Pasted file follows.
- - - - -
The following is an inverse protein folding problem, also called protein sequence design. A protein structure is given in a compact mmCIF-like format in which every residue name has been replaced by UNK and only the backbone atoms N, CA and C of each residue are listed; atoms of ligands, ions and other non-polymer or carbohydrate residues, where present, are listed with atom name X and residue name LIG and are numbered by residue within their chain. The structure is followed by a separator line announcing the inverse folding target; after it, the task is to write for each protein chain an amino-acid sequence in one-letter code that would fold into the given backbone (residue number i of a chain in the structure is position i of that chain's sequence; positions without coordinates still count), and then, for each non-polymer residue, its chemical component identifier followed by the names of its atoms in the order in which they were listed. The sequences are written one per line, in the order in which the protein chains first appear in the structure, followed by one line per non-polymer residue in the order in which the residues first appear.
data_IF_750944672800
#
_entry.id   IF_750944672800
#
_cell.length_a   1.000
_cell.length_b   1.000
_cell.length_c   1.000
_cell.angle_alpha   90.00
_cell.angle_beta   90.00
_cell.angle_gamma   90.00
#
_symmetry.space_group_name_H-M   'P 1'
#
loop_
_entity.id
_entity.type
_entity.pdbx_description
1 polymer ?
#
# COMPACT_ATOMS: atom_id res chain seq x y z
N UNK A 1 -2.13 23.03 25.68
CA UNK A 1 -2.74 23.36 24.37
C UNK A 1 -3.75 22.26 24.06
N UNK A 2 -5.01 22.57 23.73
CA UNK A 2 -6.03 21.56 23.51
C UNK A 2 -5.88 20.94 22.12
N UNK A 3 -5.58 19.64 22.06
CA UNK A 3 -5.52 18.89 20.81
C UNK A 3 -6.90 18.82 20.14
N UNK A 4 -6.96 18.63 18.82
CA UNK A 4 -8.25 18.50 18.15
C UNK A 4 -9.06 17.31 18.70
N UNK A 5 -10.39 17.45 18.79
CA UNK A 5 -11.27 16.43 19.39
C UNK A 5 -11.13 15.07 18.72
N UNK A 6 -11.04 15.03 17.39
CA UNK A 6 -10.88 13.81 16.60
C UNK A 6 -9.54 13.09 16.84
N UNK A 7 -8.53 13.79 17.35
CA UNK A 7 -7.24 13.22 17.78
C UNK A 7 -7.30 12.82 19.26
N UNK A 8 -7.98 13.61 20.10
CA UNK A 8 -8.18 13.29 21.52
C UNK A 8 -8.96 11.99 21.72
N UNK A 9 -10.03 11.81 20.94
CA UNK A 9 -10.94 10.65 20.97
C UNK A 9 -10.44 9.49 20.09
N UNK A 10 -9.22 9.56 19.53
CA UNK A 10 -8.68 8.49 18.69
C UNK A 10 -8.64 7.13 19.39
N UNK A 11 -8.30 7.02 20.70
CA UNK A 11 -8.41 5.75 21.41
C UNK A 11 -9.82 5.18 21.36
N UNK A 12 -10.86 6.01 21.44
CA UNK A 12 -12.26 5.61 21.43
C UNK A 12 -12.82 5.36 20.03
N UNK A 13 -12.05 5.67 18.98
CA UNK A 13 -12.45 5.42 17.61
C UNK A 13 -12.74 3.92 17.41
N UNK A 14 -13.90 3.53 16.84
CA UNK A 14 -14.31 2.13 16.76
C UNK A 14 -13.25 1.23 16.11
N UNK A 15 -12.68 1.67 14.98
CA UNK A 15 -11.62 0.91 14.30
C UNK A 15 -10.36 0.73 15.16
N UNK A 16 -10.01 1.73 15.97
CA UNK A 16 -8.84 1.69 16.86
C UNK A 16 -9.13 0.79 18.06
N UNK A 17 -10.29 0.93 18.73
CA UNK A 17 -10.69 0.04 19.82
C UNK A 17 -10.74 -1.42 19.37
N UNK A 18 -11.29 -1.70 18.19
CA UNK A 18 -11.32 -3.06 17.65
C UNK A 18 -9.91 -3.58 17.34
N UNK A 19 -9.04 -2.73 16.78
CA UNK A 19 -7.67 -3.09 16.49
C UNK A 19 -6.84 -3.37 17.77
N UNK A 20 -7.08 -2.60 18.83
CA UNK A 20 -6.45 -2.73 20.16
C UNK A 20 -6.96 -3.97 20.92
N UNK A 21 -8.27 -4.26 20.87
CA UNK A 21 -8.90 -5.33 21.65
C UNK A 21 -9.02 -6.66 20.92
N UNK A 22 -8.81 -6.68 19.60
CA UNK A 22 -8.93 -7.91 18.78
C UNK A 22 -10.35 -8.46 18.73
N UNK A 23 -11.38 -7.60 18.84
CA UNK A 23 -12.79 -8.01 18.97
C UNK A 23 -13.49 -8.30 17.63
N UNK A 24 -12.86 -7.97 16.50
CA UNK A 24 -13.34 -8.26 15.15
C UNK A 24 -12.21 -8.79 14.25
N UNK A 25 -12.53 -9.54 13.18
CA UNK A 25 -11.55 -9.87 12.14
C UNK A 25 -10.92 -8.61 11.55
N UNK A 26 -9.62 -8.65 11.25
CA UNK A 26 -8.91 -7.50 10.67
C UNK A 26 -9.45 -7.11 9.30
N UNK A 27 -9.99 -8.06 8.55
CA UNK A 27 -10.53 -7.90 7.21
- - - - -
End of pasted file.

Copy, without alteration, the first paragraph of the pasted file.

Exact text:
The following is an inverse protein folding problem, also called protein sequence design. A protein structure is given in a compact mmCIF-like format in which every residue name has been replaced by UNK and only the backbone atoms N, CA and C of each residue are listed; atoms of ligands, ions and other non-polymer or carbohydrate residues, where present, are listed with atom name X and residue name LIG and are numbered by residue within their chain. The structure is followed by a separator line announcing the inverse folding target; after it, the task is to write for each protein chain an amino-acid sequence in one-letter code that would fold into the given backbone (residue number i of a chain in the structure is position i of that chain's sequence; positions without coordinates still count), and then, for each non-polymer residue, its chemical component identifier followed by the names of its atoms in the order in which they were listed. The sequences are written one per line, in the order in which the protein chains first appear in the structure, followed by one line per non-polymer residue in the order in which the residues first appear.